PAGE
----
Is a trial likely in your case?
There are some cases where a trial is inevitable. There are a number of reasons why. One party or the other may be incapable or unwilling to negotiate in good faith. The proposed settlement requests of one party may be so unreasonable that you cannot in good faith, agree to accept them. Sometimes the parties’ differences in opinion on important issues are so extreme, that no compromise is possible. In some cases, the stakes are so high, that neither party can afford to budge in their position. In situations such as this, a Judge must decide the issues in dispute.
Statistically, divorce trials in Michigan are extremely rare. Most cases are settled by the parties. There are many reasons. One is that throughout the process, there are mechanisms to encourage settlement. If custody, child support, or in some cases, the right to spousal support, is in dispute, the court will likely refer the parties to the Friend of the Court. The Friend of the Court is a branch of the legal system designed to investigate facts and make recommendations to the court on certain issues. A case worker (typically someone with mental health credentials when custody or parenting time is involved), will meet with the parties (after you have been properly prepared by your attorney), review materials submitted by the parties and their attorneys, after which they will make a written recommendation to the Judge and the parties attorneys. Either party can accept or reject the recommendation.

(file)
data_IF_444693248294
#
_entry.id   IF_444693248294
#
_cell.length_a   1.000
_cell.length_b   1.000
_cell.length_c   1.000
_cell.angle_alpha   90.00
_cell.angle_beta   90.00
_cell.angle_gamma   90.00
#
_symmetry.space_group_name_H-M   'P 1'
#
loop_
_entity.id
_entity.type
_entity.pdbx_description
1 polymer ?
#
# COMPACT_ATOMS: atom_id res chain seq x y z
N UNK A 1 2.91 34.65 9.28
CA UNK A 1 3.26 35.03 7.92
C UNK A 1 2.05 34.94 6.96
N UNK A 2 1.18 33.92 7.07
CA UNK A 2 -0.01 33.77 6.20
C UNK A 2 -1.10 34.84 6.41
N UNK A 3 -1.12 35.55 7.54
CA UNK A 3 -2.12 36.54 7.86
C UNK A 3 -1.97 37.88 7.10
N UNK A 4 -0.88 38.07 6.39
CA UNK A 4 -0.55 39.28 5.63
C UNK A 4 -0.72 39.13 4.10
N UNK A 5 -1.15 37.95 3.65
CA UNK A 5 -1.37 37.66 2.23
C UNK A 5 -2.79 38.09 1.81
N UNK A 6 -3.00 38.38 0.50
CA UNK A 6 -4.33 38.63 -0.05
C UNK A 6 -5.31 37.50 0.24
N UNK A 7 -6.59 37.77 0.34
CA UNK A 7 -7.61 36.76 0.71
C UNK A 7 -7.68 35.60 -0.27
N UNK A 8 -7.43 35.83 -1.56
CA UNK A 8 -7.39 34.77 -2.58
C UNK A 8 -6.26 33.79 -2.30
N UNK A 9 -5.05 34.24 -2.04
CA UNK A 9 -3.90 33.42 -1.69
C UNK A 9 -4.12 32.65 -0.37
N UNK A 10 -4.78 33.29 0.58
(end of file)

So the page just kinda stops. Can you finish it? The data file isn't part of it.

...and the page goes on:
Besides mediation, prior to conducting a trial, many courts will schedule settlement conferences with the attorneys to try to resolve the case. This may take place in open court, but more often than not, is done in the Judge’s chambers (their private office), where candid discussions of the matters in dispute occur between the judge and the attorneys. This too may result in settlement.
There are other reasons why trials don’t often occur. A trial diminishes a party’s ability to control the settlement terms. While a well prepared case can help determine the trials’ outcome, it cannot guarantee it. Instead of something mutually agreeable, a judge may come back with decisions on issues that neither party feels is appropriate. Where a case is resolved through settlement, while the Consent Judgment may not determine a “winner” or “loser” on particular issues, at least the final terms of the Judgment are something that both parties can live with. Trials often require expert witnesses, and can be very lengthy and extremely costly, particularly if custody or complex issues regarding the division of valuable assets are at stake. Please see Carlo’s article on Expert Witnesses for further information (hyperlink)
Finally, a trial can cause irreparable harm to the parties emotionally, financially and to the parties’ children. After battling it out in court, it is often hard for the parties to deal with each other regarding the children at family, educational, or social events at which they must interact.
As we said at the beginning of this section, despite the difficulties a trial may present, you may have no other choice. As with all the steps that have preceded the decision whether or not to go to trial, having an experienced family law attorney at your side is crucial to you obtaining your legitimate objectives.